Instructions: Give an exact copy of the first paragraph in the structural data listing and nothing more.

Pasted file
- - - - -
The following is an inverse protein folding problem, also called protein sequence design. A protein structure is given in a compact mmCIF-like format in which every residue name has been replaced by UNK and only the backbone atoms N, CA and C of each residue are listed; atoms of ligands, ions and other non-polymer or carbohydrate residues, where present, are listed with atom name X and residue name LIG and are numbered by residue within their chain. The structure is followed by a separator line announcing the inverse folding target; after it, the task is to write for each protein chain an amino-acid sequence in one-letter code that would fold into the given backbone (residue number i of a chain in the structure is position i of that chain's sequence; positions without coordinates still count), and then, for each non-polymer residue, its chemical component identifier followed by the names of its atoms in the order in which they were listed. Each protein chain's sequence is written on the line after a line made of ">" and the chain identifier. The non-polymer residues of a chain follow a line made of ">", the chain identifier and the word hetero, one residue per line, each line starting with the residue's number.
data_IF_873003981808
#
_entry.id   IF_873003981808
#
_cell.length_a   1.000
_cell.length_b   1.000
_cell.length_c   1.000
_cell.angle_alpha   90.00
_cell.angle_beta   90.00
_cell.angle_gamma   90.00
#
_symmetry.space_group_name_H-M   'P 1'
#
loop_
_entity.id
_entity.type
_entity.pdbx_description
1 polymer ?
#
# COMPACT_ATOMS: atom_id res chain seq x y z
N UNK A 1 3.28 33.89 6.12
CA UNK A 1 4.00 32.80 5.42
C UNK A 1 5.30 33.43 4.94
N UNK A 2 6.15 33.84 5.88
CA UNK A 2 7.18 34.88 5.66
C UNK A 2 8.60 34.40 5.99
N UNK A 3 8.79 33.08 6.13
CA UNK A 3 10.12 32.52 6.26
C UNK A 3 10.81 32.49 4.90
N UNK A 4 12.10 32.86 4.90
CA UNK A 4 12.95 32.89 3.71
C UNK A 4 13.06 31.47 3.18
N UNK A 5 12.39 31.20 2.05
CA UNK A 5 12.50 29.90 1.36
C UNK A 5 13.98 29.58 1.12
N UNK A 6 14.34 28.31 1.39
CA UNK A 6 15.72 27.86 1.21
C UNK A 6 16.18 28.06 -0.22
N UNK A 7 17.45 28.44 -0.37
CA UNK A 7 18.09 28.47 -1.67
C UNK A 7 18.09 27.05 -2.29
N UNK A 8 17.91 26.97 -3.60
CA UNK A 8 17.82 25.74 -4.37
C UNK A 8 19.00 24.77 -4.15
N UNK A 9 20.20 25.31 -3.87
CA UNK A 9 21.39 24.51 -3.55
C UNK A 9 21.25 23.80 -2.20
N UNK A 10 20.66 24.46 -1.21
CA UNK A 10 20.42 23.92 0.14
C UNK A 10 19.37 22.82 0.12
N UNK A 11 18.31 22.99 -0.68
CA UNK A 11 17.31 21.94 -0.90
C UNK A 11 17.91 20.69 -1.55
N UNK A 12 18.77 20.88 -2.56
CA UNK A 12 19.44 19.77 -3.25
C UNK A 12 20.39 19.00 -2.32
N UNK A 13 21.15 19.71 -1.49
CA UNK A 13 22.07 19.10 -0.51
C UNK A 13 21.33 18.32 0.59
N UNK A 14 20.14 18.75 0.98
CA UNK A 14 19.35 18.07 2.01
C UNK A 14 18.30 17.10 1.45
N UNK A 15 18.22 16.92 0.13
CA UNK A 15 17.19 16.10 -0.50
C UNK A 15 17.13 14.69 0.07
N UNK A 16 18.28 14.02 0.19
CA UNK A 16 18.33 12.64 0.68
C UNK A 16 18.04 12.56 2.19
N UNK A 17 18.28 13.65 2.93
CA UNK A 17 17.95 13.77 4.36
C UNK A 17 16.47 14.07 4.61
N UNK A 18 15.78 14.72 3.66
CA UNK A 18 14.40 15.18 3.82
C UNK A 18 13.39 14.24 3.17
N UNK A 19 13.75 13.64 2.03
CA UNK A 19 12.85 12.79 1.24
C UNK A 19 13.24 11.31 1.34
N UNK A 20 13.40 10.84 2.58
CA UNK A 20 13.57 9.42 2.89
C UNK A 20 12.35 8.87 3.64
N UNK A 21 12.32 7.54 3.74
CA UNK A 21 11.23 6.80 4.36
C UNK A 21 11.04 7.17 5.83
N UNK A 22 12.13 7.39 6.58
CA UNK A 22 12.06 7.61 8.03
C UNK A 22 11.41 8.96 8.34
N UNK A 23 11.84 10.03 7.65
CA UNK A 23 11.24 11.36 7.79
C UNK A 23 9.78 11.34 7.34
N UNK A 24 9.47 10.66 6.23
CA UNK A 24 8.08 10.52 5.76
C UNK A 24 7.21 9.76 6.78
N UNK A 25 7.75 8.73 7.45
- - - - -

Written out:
The following is an inverse protein folding problem, also called protein sequence design. A protein structure is given in a compact mmCIF-like format in which every residue name has been replaced by UNK and only the backbone atoms N, CA and C of each residue are listed; atoms of ligands, ions and other non-polymer or carbohydrate residues, where present, are listed with atom name X and residue name LIG and are numbered by residue within their chain. The structure is followed by a separator line announcing the inverse folding target; after it, the task is to write for each protein chain an amino-acid sequence in one-letter code that would fold into the given backbone (residue number i of a chain in the structure is position i of that chain's sequence; positions without coordinates still count), and then, for each non-polymer residue, its chemical component identifier followed by the names of its atoms in the order in which they were listed. Each protein chain's sequence is written on the line after a line made of ">" and the chain identifier. The non-polymer residues of a chain follow a line made of ">", the chain identifier and the word hetero, one residue per line, each line starting with the residue's number.